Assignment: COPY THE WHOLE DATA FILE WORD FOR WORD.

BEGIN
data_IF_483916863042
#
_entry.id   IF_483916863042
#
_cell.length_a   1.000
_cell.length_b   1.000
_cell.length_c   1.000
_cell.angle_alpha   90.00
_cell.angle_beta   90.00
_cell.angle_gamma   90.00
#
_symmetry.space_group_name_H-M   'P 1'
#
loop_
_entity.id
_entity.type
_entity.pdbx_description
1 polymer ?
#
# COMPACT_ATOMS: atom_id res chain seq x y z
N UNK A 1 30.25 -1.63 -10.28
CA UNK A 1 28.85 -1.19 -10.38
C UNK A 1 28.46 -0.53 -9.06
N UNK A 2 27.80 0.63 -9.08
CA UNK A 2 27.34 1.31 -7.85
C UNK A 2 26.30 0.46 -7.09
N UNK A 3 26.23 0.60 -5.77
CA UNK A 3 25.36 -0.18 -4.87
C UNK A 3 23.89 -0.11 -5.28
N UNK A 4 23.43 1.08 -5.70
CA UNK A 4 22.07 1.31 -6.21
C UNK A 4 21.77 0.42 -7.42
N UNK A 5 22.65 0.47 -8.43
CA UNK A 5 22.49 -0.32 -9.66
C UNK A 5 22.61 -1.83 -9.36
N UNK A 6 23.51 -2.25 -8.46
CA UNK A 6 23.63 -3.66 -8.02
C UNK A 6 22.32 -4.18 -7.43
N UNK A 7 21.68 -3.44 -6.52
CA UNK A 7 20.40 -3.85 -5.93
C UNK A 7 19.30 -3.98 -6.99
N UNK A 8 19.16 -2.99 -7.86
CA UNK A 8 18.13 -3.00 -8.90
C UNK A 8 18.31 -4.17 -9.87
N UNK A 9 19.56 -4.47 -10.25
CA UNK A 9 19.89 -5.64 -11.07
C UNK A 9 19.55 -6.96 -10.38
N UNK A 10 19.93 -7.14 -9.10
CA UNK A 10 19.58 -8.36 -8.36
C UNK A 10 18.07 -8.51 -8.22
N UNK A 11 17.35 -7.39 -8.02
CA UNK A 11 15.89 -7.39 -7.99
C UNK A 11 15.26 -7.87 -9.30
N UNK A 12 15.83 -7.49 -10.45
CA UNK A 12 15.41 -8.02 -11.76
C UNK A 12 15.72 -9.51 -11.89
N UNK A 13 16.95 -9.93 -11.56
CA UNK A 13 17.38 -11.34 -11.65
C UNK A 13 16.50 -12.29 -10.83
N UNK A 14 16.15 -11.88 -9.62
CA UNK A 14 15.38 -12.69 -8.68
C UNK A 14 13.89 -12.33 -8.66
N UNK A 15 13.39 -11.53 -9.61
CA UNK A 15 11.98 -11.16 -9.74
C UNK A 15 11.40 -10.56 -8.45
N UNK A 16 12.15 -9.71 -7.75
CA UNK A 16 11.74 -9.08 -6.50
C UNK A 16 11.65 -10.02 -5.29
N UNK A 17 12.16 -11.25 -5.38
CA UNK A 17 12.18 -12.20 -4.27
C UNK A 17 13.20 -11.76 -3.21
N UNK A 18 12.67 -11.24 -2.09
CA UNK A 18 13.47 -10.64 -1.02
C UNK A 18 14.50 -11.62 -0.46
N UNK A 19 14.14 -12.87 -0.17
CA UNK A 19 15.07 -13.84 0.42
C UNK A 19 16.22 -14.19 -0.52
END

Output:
data_IF_483916863042
#
_entry.id   IF_483916863042
#
_cell.length_a   1.000
_cell.length_b   1.000
_cell.length_c   1.000
_cell.angle_alpha   90.00
_cell.angle_beta   90.00
_cell.angle_gamma   90.00
#
_symmetry.space_group_name_H-M   'P 1'
#
loop_
_entity.id
_entity.type
_entity.pdbx_description
1 polymer ?
#
# COMPACT_ATOMS: atom_id res chain seq x y z
N UNK A 1 30.25 -1.63 -10.28
CA UNK A 1 28.85 -1.19 -10.38
C UNK A 1 28.46 -0.53 -9.06
N UNK A 2 27.80 0.63 -9.08
CA UNK A 2 27.34 1.31 -7.85
C UNK A 2 26.30 0.46 -7.09
N UNK A 3 26.23 0.60 -5.77
CA UNK A 3 25.36 -0.18 -4.87
C UNK A 3 23.89 -0.11 -5.28
N UNK A 4 23.43 1.08 -5.70
CA UNK A 4 22.07 1.31 -6.21
C UNK A 4 21.77 0.42 -7.42
N UNK A 5 22.65 0.47 -8.43
CA UNK A 5 22.49 -0.32 -9.66
C UNK A 5 22.61 -1.83 -9.36
N UNK A 6 23.51 -2.25 -8.46
CA UNK A 6 23.63 -3.66 -8.02
C UNK A 6 22.32 -4.18 -7.43
N UNK A 7 21.68 -3.44 -6.52
CA UNK A 7 20.40 -3.85 -5.93
C UNK A 7 19.30 -3.98 -6.99
N UNK A 8 19.16 -2.99 -7.86
CA UNK A 8 18.13 -3.00 -8.90
C UNK A 8 18.31 -4.17 -9.87
N UNK A 9 19.56 -4.47 -10.25
CA UNK A 9 19.89 -5.64 -11.07
C UNK A 9 19.55 -6.96 -10.38
N UNK A 10 19.93 -7.14 -9.10
CA UNK A 10 19.58 -8.36 -8.36
C UNK A 10 18.07 -8.51 -8.22
N UNK A 11 17.35 -7.39 -8.02
CA UNK A 11 15.89 -7.39 -7.99
C UNK A 11 15.26 -7.87 -9.30
N UNK A 12 15.83 -7.49 -10.45
CA UNK A 12 15.41 -8.02 -11.76
C UNK A 12 15.72 -9.51 -11.89
N UNK A 13 16.95 -9.93 -11.56
CA UNK A 13 17.38 -11.34 -11.65
C UNK A 13 16.50 -12.29 -10.83
N UNK A 14 16.15 -11.88 -9.62
CA UNK A 14 15.38 -12.69 -8.68
C UNK A 14 13.89 -12.33 -8.66
N UNK A 15 13.39 -11.53 -9.61
CA UNK A 15 11.98 -11.16 -9.74
C UNK A 15 11.40 -10.56 -8.45
N UNK A 16 12.15 -9.71 -7.75
CA UNK A 16 11.74 -9.08 -6.50
C UNK A 16 11.65 -10.02 -5.29
N UNK A 17 12.16 -11.25 -5.38
CA UNK A 17 12.18 -12.20 -4.27
C UNK A 17 13.20 -11.76 -3.21
N UNK A 18 12.67 -11.24 -2.09
CA UNK A 18 13.47 -10.64 -1.02
C UNK A 18 14.50 -11.62 -0.46
N UNK A 19 14.14 -12.87 -0.17
CA UNK A 19 15.07 -13.84 0.42
C UNK A 19 16.22 -14.19 -0.52